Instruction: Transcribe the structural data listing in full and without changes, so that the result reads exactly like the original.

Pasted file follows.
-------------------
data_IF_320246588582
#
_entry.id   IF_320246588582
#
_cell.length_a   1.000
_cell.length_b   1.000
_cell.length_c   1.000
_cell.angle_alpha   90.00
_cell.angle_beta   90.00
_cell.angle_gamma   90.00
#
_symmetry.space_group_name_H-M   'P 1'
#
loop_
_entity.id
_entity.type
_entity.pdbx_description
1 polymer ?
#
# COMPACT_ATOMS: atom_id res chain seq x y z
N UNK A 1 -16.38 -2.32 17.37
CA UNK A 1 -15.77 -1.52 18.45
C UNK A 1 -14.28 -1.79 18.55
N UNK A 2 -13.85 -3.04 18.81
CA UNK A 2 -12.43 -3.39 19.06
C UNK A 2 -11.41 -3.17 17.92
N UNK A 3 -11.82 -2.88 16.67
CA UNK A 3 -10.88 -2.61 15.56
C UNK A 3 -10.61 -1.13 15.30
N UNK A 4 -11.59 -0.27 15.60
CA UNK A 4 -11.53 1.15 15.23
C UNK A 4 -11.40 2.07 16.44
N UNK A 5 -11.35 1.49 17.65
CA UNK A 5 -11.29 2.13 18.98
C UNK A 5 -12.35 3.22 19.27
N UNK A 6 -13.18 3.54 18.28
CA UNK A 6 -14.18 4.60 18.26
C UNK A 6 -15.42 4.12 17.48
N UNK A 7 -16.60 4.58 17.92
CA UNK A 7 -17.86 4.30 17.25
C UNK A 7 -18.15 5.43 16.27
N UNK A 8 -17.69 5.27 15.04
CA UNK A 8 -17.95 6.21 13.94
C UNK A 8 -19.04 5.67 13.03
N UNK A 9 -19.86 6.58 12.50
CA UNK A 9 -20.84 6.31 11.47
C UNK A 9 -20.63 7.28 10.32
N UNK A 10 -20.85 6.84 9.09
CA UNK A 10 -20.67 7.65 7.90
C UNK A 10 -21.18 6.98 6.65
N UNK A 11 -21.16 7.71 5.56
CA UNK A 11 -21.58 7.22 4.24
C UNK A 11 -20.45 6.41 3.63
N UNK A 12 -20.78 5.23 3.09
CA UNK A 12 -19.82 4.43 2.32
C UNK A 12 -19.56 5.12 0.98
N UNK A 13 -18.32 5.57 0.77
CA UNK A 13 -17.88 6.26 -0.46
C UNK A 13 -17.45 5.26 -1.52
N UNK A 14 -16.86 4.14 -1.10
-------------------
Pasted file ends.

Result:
data_IF_320246588582
#
_entry.id   IF_320246588582
#
_cell.length_a   1.000
_cell.length_b   1.000
_cell.length_c   1.000
_cell.angle_alpha   90.00
_cell.angle_beta   90.00
_cell.angle_gamma   90.00
#
_symmetry.space_group_name_H-M   'P 1'
#
loop_
_entity.id
_entity.type
_entity.pdbx_description
1 polymer ?
#
# COMPACT_ATOMS: atom_id res chain seq x y z
N UNK A 1 -16.38 -2.32 17.37
CA UNK A 1 -15.77 -1.52 18.45
C UNK A 1 -14.28 -1.79 18.55
N UNK A 2 -13.85 -3.04 18.81
CA UNK A 2 -12.43 -3.39 19.06
C UNK A 2 -11.41 -3.17 17.92
N UNK A 3 -11.82 -2.88 16.67
CA UNK A 3 -10.88 -2.61 15.56
C UNK A 3 -10.61 -1.13 15.30
N UNK A 4 -11.59 -0.27 15.60
CA UNK A 4 -11.53 1.15 15.23
C UNK A 4 -11.40 2.07 16.44
N UNK A 5 -11.35 1.49 17.65
CA UNK A 5 -11.29 2.13 18.98
C UNK A 5 -12.35 3.22 19.27
N UNK A 6 -13.18 3.54 18.28
CA UNK A 6 -14.18 4.60 18.26
C UNK A 6 -15.42 4.12 17.48
N UNK A 7 -16.60 4.58 17.92
CA UNK A 7 -17.86 4.30 17.25
C UNK A 7 -18.15 5.43 16.27
N UNK A 8 -17.69 5.27 15.04
CA UNK A 8 -17.95 6.21 13.94
C UNK A 8 -19.04 5.67 13.03
N UNK A 9 -19.86 6.58 12.50
CA UNK A 9 -20.84 6.31 11.47
C UNK A 9 -20.63 7.28 10.32
N UNK A 10 -20.85 6.84 9.09
CA UNK A 10 -20.67 7.65 7.90
C UNK A 10 -21.18 6.98 6.65
N UNK A 11 -21.16 7.71 5.56
CA UNK A 11 -21.58 7.22 4.24
C UNK A 11 -20.45 6.41 3.63
N UNK A 12 -20.78 5.23 3.09
CA UNK A 12 -19.82 4.43 2.32
C UNK A 12 -19.56 5.12 0.98
N UNK A 13 -18.32 5.57 0.77
CA UNK A 13 -17.88 6.26 -0.46
C UNK A 13 -17.45 5.26 -1.52
N UNK A 14 -16.86 4.14 -1.10